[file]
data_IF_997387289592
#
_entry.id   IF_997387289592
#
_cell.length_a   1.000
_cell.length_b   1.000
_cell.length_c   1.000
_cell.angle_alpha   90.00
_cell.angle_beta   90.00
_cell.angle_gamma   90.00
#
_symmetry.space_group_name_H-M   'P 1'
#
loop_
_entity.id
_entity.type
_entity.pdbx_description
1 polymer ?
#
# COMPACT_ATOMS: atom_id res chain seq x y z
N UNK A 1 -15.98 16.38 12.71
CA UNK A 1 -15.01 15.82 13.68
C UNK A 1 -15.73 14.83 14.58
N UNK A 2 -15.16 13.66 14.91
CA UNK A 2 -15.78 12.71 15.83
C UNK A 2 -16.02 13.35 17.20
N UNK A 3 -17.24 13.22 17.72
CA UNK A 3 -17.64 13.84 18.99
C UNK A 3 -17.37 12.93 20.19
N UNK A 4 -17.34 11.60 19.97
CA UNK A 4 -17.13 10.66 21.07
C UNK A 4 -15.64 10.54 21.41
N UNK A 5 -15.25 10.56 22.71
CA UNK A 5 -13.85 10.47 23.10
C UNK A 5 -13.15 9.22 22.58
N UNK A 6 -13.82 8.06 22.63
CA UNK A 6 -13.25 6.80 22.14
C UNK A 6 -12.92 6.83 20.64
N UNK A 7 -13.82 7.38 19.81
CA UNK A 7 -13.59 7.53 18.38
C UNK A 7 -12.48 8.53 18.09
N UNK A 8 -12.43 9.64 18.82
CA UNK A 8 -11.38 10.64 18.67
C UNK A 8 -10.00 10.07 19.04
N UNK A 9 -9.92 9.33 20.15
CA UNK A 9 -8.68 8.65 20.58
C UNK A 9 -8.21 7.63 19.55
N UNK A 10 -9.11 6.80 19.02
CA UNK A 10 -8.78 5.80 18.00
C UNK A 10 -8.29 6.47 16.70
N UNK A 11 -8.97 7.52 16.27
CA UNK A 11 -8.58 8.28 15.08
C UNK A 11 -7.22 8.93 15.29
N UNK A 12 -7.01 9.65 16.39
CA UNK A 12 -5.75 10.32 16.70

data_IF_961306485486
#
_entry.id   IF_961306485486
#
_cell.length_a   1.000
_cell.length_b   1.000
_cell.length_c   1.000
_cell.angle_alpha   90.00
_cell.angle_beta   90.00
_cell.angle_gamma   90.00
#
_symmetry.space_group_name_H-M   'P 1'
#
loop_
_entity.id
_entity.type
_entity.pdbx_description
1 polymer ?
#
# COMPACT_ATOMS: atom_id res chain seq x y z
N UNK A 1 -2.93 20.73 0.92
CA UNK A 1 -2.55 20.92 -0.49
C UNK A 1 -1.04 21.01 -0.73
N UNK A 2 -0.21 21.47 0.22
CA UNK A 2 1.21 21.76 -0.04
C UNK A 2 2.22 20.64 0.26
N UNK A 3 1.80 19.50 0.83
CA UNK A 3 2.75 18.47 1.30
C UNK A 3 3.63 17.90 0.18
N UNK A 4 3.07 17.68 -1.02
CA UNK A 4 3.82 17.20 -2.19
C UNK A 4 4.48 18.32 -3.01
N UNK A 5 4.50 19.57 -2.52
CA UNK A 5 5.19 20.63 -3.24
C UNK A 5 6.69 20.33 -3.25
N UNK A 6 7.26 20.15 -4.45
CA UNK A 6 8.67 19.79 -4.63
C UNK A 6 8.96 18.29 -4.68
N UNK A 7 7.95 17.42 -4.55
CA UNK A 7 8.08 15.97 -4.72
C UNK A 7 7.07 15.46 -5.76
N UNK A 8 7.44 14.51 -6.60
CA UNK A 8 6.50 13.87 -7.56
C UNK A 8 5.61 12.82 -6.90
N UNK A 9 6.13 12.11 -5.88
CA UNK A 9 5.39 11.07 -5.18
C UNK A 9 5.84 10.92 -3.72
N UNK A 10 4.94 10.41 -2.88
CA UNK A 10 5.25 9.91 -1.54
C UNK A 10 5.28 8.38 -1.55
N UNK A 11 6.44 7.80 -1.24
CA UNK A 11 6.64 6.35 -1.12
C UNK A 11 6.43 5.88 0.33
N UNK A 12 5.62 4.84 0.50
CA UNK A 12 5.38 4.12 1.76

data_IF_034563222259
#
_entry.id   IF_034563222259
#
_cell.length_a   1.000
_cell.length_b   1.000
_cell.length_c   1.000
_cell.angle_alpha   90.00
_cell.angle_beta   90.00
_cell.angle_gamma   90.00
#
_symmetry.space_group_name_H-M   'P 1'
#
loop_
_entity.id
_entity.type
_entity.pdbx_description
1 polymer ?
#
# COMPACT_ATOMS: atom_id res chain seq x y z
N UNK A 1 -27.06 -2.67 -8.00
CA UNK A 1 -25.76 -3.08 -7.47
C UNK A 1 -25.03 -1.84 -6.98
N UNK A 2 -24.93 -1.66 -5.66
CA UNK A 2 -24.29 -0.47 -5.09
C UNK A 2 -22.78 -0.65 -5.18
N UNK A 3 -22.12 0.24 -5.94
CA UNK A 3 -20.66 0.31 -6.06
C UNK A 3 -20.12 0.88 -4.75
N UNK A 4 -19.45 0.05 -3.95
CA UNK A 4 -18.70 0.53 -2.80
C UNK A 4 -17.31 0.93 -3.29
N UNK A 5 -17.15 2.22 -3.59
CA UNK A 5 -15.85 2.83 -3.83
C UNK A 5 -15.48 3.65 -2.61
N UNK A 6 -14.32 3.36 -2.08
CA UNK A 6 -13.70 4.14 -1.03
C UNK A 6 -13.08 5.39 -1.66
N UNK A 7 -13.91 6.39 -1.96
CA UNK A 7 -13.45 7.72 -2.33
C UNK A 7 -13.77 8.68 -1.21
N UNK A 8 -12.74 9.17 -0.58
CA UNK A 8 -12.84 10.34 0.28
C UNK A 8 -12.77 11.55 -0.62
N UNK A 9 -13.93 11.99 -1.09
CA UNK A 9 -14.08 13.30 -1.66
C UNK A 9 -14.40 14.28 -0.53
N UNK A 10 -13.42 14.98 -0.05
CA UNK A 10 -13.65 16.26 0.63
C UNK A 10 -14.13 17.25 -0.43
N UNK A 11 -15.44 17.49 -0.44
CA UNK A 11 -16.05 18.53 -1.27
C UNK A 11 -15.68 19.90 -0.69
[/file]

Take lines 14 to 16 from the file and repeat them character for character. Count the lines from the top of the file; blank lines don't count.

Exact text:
loop_
_entity.id
_entity.type